Afghanistan Ministry of Health and Fantom announce National Rollout to combat drug fraud

Afghanistan Ministry of Health and Fantom announce National Rollout to combat drug fraud

On May 2, 2021, in a ceremony attended by a host of local government officials, the Fantom Foundation and the Afghanistan Ministry of Health jointly announced the successful trial of Fantom products and the official rollout of the National Medical Importation Security Initiative. Built on the blockchain-powered Fantom Tracker product, this anti-counterfeit pharmaceutical initiative responds to a critical need in Afghanistan for proven tools to identify illegal and counterfeit medicines.

The rollout in Afghanistan will be boosted by regional expansion, and Fantom will simultaneously offer its solutions across Central Asia.

Counterfeit Drugs: a Risky Business

Data published by the Medicine Importers Union suggests that at least 40% of medicines and medical products enter Afghanistan illegally. What’s more, the majority of these drugs are counterfeit or substandard. Unwitting buyers of counterfeit medicines risk prolonged illness, drug resistance, or much worse.

This issue, of course, is not local to Afghanistan. Fantom’s increased regional presence will serve to address both local counterfeit production and imports of fraudulent medical goods.

The Development and Testing of Fantom Tracker

Fantom Tracker integrates the Nigeria-based Chekkit Technologies’ scanning and verification tools with Fantom’s Opera blockchain. Immutable and blazingly fast, Opera secures manufacturer and supply-chain data and communicates it to users and consumers scanning Chekkit’s tamper-proof labels.

In an initial pilot phase, Fantom products were rigorously tested in Afghanistan by partners:

  • Royal Star Pharma: Afghanistan’s largest importer and distributor of medical goods
  • Bliss GVS Pharma: A large, publicly traded medical goods manufacturer based in Mumbai, India
  • Nabros Pharma: A privately held, India-based manufacturer of pharmaceuticals and nutraceuticals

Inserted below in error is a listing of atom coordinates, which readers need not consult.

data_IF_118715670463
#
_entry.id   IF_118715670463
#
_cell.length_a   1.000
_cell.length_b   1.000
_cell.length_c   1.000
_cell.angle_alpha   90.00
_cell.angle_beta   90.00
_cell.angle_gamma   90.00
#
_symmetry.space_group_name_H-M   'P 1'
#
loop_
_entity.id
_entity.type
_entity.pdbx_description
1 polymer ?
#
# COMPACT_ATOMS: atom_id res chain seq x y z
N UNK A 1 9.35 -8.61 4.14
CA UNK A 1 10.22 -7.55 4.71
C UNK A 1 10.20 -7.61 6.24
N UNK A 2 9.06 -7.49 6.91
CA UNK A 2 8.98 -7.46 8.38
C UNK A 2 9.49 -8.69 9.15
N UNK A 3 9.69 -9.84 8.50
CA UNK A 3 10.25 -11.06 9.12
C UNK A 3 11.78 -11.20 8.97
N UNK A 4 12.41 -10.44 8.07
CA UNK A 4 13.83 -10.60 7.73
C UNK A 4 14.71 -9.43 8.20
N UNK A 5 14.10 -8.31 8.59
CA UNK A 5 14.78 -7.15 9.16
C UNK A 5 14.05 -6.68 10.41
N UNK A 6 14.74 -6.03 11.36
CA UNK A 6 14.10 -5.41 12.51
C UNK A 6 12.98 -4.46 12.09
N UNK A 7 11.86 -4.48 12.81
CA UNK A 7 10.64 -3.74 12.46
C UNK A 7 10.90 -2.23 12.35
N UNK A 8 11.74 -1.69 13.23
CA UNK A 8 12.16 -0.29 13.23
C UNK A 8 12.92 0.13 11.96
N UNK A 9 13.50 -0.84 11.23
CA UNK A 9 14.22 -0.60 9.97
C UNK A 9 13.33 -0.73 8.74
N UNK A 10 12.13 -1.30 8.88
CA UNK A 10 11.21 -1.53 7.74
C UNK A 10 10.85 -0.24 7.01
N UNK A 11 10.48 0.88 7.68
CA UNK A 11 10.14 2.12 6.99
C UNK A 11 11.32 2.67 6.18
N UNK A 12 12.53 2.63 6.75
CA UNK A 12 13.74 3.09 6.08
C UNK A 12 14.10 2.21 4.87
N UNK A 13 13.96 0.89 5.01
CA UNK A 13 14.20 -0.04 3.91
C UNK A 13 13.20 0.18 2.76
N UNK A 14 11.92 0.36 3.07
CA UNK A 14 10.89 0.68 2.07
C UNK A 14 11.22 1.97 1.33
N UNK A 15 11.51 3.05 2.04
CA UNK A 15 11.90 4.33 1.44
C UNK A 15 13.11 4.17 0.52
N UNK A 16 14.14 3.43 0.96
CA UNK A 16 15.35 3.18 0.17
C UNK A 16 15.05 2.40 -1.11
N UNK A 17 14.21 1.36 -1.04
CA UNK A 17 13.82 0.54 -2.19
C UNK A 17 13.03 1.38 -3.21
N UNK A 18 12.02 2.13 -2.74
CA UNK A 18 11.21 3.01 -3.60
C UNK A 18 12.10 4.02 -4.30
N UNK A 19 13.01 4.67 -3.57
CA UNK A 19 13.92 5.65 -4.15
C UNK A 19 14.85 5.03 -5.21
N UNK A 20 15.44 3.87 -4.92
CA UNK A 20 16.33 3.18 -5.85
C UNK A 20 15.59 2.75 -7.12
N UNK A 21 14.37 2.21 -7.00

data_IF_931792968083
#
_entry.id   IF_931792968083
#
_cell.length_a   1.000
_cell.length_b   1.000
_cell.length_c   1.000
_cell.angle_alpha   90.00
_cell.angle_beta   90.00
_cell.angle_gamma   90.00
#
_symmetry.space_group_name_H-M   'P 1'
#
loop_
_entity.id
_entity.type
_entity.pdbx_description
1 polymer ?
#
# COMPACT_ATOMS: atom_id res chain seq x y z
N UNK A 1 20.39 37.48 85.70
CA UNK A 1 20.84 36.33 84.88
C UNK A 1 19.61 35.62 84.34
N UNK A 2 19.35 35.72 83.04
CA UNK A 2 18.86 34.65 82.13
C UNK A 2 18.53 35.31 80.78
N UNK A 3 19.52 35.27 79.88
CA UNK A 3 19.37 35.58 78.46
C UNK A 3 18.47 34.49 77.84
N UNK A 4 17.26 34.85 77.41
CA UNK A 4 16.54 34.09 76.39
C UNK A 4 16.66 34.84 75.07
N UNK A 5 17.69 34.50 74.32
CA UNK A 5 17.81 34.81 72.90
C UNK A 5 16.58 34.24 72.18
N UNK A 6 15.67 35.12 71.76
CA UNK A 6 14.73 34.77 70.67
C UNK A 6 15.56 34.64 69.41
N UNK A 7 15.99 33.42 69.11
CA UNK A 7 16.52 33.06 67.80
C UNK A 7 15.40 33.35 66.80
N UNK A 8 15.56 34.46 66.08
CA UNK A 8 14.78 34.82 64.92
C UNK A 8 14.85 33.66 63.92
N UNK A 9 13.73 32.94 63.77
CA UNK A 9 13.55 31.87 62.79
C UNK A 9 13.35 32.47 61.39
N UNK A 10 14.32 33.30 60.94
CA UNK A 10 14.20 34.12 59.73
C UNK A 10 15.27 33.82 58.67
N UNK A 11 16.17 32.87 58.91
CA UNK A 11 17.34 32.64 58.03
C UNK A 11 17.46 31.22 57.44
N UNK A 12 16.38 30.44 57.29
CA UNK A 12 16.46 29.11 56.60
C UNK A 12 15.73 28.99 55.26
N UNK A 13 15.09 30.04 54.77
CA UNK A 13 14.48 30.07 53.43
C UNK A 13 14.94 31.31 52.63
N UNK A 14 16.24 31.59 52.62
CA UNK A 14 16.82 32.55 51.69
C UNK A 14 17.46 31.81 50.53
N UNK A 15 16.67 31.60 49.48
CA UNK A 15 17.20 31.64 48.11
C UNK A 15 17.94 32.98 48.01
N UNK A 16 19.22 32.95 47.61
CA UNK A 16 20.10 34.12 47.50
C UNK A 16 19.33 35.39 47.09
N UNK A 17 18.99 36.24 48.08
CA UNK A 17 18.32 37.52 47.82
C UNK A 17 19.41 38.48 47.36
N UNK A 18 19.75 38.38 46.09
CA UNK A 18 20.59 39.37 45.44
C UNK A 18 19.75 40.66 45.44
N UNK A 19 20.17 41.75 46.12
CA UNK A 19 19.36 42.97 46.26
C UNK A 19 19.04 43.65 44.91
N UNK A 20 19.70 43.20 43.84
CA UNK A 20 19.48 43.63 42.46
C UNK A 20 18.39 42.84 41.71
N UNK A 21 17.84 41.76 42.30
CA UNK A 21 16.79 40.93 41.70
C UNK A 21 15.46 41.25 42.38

During testing, retailers and consumers used Fantom tools to verify the authenticity of upwards of 80,000 personal and medical items. Data gathered by Royal Star Pharma indicated quick adoption by a general public keen for reassurance about the safety of their purchases.

Fantom is now looking to implement a national rollout to track 210 million units focusing on high-volume critical items like vaccines and COVID test kits.

Using Fantom Tracker

The Fantom Tracker solution will be distributed on an open-source basis, allowing any pharmaceutical enterprise to use the product. To ensure product verifiability, manufacturers simply need to affix a tamper-proof label supplied by Chekkit to drug packaging: when scanned, the label recalls vital product information, including expiry date, registration number, and more, all of which is stored on the immutable Fantom blockchain.

Crucially, the Fantom solution is easy for the public to use. All customers needs to do is to remove the scratch-off sticker from the Chekkit label. This reveals:

  • A QR code that can be scanned on an internet-enabled mobile phone with the Chekkit app, and
  • A pin code for users without internet connectivity. By calling a local phone number and entering the code, users can access the same data available through the app.

Whether via internet app or phone, customers are immediately served information about product authenticity. When a counterfeit is detected, Fantom smart technology immediately notifies the retailer, manufacturer, and appropriate government agencies.

The Afghanistan Initiative and Beyond

Implementation of the Fantom Tracker is a major part of the ongoing partnership between Fantom and the Afghanistan Ministry of Health. Under the National Medical Importation Security Initiative, the parties will continue to work together to develop comprehensive solutions to the counterfeit drug issue.

Following the Ministry of Health announcement, Fantom CEO Michael Kong said: “Fantom is going to play a major role in addressing a chronic public-health issue. In South Asia, team members Barek Sekandari, Samuel Harcourt, Jawid Sikandar, Jakub Stepanik, and their teams played a major role in ensuring that we developed a customizable and robust product for the pilot program. I am grateful to the Afghanistan Ministry of Health for allowing us to demonstrate our scalable and user-friendly solution.”

The launch in Afghanistan represents the first step that the Fantom Foundation is taking to address a global phenomenon. According to a World Health Organization study, fake drugs comprise almost 10% of the global medicine market, a figure that implies a market of nearly $40 billion. Subsequent to offering its solution regionally, Fantom will address further international markets in a broader effort to end vulnerabilities within the global supply chain.